Will real art cost more than a framed print of a famous painting? Maybe, maybe not. A decent sized oil painting of perfectly respectable quality can easily be had for $1,000 or so. Prices can go much higher than that mind you, but I know of some postcard-sized canvases hanging in a gallery by a fairly well known D.C. artist that are priced at 65 dollars. Stacy's Coffee shop right here in Falls Church City has a nice series of landscape works by an excellent Vienna artist selling in the $250 dollar range. Trust me, considering the time and effort that goes into these things, that's cheap.

Original art can be had for far less than you might think, you just have to get out there and look at what's around. No matter what direction your tastes run, eventually you will find something you really want and will make you happy when you look at it every day. On top of all that, you'll be helping some local artist keep both their ears firmly attached to their head where they belong.

The galleries listed below are all holding Holiday Small Works shows designed to offer quality artwork that won't bust your budget. No doubt there are more out there, but these are the ones I know of as of this writing. Everybody has their own time table so keep an eye on the dates, not all are open yet.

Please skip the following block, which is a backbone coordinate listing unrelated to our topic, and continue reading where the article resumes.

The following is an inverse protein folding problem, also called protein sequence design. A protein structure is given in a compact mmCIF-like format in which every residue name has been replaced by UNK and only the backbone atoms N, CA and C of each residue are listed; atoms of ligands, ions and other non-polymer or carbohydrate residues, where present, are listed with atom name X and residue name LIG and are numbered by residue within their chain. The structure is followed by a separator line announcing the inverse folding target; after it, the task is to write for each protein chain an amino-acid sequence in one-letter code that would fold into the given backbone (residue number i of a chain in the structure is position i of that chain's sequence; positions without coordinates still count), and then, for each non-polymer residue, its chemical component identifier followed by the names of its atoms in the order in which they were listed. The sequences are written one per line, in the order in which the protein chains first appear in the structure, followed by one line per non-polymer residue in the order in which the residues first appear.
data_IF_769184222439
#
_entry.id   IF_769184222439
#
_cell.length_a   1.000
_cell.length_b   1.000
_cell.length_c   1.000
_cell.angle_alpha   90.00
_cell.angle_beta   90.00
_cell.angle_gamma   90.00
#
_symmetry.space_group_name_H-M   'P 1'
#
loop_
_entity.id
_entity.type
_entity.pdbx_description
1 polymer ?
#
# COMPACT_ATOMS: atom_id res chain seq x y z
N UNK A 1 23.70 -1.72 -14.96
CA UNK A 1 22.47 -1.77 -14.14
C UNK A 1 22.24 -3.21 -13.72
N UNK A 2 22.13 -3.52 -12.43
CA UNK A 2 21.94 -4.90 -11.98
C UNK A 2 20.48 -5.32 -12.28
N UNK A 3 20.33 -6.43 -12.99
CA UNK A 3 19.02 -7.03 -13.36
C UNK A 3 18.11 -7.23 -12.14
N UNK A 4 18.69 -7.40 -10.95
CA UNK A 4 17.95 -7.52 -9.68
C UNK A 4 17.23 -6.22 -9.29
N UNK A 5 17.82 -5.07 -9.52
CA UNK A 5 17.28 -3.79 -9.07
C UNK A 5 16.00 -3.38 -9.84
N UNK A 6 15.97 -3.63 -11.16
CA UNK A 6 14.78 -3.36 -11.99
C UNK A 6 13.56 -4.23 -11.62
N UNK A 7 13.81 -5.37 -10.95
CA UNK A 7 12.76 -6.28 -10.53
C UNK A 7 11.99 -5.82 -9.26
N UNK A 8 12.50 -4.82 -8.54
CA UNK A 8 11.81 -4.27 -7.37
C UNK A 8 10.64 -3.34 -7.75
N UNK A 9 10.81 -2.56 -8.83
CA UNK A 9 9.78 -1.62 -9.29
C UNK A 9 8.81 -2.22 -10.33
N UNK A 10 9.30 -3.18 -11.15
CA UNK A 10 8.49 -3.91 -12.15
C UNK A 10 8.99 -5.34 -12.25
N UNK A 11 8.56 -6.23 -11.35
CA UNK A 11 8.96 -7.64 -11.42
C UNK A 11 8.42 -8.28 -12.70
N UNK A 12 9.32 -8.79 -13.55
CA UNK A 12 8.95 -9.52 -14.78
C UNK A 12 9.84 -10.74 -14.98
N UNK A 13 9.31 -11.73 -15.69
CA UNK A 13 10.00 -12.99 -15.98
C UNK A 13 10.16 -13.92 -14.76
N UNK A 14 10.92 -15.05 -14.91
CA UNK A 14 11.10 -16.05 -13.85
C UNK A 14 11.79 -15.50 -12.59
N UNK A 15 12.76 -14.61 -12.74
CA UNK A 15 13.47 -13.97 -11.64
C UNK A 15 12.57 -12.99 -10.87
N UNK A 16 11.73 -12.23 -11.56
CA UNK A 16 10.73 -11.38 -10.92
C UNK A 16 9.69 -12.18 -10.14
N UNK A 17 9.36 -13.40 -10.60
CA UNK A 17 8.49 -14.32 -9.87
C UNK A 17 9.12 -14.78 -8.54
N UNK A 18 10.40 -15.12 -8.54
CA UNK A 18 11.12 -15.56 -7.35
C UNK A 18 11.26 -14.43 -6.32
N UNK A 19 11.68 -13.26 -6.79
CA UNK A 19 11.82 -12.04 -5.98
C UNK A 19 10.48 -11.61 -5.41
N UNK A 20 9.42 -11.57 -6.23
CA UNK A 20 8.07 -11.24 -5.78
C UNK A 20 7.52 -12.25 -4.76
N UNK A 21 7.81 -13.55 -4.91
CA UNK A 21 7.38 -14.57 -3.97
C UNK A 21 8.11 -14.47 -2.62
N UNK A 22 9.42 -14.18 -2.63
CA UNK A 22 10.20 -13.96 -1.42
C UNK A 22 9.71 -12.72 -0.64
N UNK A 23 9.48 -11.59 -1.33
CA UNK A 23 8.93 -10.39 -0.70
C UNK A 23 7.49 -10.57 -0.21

Note: Time remains for artists wishing to show their work in the Touchstone, and MOCA gallery shows. See their web sites for complete details.


Falls Church Arts Holiday Gallery

November 2 through December 22. Falls Church Arts Gallery in Art and Frame (111 Park Ave, Falls Church). Gallery Hours: Monday through Saturday from 10 a.m. – 6 p.m.

Holiday Art Show and Sale

November 17 through Jan 13. Glen Echo Park – Popcorn Gallery (7300 MacArthur Blvd., Glen Echo, Md.). Gallery open Saturdays and Sundays, Noon – 6 p.m. Artists reception December 8 from 6 – 8 p.m. 301-634-2222, or see

Art for Giving: Annual Holiday Exhibition

November 20 through December 22. Greater Reston Arts Center (12001 Market St, Suite 103 — the ground floor corner suite, Reston, Va.). Gallery hours are Tuesday through Saturday 11 a.m. – 5 p.m. Artist reception Friday, November 30, 6 – 8 p.m. For further information call 703-471-9242 or see  

Fine Art & Fine Crafts Holiday Market 2007

November 30 through December 2. The Del Ray Artisans (2704 Mount Vernon Ave., Alexandria,Va.).  Friday Nov. 30 from 7 – 9:30 p.m., Saturday Dec. 1st from 10 a.m. – 6 p.m., and Sunday Dec. 2nd from Noon – 4 p.m. Call 703-838-4827 or see for more information.

Member Holiday Show

December 7 through 29. MOCA D.C., located across from Sea Catch Restaurant in Canal Square, Georgetown (1054 31st St. NW, Washington, D.C.). See, or call 202-342-6230 for more information.


Art on the Small Side

December 12 through January 5. Touchstone Gallery (406 7th St. NW, Washington, D.C.) Gallery Hours: Wednesday though Friday 11 a.m. – 5 p.m., Saturday and Sunday Noon – 5 p.m. For more information, call 202-347-2787 or see